Campaign Work: YOU belong here

Let's make 2020 the year we break records for the number of women serving in elected office! By volunteering or working on a campaign, YOU can play a major role in electing more women. IGNITE alumna Emily Kaplan has rounded up some tips from her time working on campaigns to inspire you.

Work for someone that you believe in!

Campaigns take a lot of hard work over many long hours. When you work for a candidate you believe in, it is much easier to keep going when you start to feel burned out. I have worked on a few different races before, but working as Mckayla Wilkes’ Deputy Campaign Manager has shown me just how special it is to work on a movement-based congressional race. Our movement is made up of brilliant and dedicated volunteers who, despite working full-time, spend hours of their free time helping out in any way they can. Whenever I start to feel tired or overwhelmed, I just think about all of the awesome people taking time out of their lives to make the world better, and it makes it much easier to get up every morning. 

Be flexible.

Campaigns move at an extremely fast pace, so it is important to be flexible with your expectations, strategy, and schedule. Many campaigns have failed because those in charge refused to pivot their strategy when it was not working. Do not be afraid to try new things and do not be afraid to abandon them and try something new if they do not work. It is important to have a long term plan, but make sure you can be flexible in your path to victory. 

Celebrate small wins.

You do not see the payoff of a campaign until it is over, so it is very important to find small things to celebrate each day. This can be something as small as having a really great conversation at a door or meeting your volunteer recruitment goal.

Keep a good record of all your contacts.

Some of the best post-grad, job search advice I have gotten is to keep an updated record of all of the contacts I made in undergrad. Social networks are extremely valuable when it comes to getting any job, but it is especially true for campaigns. Having a system for storing all of the contacts you make can really pay off when you start your job search.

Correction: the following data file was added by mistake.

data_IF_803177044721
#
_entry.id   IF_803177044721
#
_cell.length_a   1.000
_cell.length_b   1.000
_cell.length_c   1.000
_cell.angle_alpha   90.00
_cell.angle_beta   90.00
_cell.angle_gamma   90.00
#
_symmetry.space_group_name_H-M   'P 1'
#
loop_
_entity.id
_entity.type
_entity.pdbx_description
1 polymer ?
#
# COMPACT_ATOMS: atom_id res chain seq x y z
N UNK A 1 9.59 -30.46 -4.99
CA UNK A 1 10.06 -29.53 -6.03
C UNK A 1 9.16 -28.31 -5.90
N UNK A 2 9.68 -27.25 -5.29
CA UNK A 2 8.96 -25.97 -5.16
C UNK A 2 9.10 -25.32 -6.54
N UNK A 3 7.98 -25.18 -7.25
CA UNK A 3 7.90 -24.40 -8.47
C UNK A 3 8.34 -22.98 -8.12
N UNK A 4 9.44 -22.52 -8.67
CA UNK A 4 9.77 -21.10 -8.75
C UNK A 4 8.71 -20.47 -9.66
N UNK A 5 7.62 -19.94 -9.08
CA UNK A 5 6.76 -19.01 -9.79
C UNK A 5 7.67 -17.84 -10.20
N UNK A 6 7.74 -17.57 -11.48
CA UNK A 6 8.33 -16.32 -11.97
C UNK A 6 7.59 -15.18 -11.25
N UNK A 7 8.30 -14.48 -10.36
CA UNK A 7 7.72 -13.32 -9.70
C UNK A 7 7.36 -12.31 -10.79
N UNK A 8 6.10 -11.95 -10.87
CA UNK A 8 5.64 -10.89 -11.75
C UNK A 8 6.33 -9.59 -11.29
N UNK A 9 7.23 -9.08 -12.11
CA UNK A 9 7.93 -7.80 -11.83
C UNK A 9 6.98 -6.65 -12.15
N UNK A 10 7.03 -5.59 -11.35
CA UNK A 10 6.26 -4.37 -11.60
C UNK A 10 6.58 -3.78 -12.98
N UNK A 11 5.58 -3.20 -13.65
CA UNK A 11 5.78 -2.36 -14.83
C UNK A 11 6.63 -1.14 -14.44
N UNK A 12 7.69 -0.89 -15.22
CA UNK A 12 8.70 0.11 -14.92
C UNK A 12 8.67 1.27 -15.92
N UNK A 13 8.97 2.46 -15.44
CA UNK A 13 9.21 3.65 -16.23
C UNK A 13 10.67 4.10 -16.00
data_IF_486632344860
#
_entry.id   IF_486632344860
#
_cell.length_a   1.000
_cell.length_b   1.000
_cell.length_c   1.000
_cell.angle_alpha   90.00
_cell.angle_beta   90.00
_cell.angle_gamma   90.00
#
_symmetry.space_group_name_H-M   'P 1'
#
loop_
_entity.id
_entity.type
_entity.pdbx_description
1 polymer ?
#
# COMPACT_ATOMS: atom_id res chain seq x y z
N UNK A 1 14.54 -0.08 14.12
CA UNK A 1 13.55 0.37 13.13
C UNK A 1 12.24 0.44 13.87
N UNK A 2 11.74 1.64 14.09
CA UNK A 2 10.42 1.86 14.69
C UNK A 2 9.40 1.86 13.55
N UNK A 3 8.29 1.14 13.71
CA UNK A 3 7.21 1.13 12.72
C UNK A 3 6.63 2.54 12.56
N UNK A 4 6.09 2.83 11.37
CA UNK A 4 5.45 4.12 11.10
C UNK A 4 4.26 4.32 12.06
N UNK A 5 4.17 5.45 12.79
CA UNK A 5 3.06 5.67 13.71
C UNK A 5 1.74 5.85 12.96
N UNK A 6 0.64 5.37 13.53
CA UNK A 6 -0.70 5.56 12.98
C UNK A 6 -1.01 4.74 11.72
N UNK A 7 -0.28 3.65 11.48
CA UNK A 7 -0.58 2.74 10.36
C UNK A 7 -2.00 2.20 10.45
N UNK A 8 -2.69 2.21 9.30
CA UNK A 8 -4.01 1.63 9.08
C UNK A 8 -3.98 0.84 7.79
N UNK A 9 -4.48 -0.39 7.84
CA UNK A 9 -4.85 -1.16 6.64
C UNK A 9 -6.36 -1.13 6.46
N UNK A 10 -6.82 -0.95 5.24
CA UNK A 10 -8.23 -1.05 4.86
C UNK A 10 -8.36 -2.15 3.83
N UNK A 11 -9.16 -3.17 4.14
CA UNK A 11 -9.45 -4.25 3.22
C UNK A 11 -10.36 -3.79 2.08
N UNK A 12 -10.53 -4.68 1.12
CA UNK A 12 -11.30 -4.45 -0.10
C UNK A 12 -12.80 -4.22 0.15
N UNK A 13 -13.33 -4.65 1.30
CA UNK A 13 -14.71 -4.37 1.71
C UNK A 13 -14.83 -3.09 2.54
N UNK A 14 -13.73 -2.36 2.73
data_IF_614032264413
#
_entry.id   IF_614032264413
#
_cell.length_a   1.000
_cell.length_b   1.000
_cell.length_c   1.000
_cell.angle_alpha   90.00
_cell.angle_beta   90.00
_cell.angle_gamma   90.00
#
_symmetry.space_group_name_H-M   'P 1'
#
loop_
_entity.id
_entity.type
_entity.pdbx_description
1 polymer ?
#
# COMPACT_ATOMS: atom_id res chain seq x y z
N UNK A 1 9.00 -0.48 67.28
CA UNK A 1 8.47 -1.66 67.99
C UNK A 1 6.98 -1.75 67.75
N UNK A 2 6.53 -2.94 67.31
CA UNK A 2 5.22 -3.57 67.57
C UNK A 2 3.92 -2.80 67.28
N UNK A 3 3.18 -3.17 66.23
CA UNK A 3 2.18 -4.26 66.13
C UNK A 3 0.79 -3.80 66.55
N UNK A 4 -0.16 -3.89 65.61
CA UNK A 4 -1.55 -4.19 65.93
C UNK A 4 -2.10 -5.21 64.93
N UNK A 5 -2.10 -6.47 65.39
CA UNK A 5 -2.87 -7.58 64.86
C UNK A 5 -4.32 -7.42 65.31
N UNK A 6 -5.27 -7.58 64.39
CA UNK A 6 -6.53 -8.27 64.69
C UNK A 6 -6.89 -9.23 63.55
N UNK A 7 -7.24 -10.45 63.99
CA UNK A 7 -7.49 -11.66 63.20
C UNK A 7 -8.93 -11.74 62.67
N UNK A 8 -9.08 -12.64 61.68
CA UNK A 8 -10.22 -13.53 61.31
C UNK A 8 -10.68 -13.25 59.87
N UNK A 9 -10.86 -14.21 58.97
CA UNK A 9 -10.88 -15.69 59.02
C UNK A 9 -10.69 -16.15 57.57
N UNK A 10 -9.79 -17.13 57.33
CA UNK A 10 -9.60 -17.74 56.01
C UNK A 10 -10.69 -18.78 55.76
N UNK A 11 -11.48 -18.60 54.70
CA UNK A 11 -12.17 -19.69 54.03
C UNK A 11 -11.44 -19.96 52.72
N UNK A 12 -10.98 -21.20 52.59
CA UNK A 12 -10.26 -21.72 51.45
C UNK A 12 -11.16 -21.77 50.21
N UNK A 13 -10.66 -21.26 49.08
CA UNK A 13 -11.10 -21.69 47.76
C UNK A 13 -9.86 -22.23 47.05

Volunteer!

It is pretty difficult to get a full-time position on a campaign without any previous experience. However, campaigns are always in need of volunteers to help with various aspects of their campaign from fundraising to field. This is a great way to dip your toe in to see if this is the path for you while making a difference!

Remind yourself that you are supposed to be here.

Being a young woman in politics can often come with some imposter syndrome. This is especially true for young women, women of color, as well as trans and nonbinary folks. Do not let anyone (including yourself) tell you that you do not belong in the world of campaigns. In fact, the nature of campaigns is that regular people come together to make positive changes in their community. If you see the need for change in your community, you are supposed to be here! 


About Emily: Emily Kaplan is the Deputy Campaign Manager for Mckayla Wilkes. Wilkes is running as the progressive primary challenger of Majority Leader Steny Hoyer in Maryland’s 5th district. Previously, she worked as an intern for State Senator Jeff Jackson, Congressman David Price, the Democratic Senatorial Campaign Committee, Amnesty International USA, and the National Community Reinvestment Coalition. After graduating from the University of Maryland, she worked as one of the field organizers that flipped Virginia’s State Legislature. Upon returning to Maryland, Mckayla’s operation had grown so big they were ready to start hiring staff and they brought on Emily as the new Deputy Campaign Manager. 


Fun fact! Leading up to the 2018 midterms, IGNITE women like YOU volunteered over 10,000 hours on campaigns. Let's DOUBLE that in 2020. If you are currently with a campaign, we want to hear about it! 

Tell us about your campaign work

If you want to learn more about campaign work, attend an upcoming Boss Ladies training. We're coming to a city near you in 2020: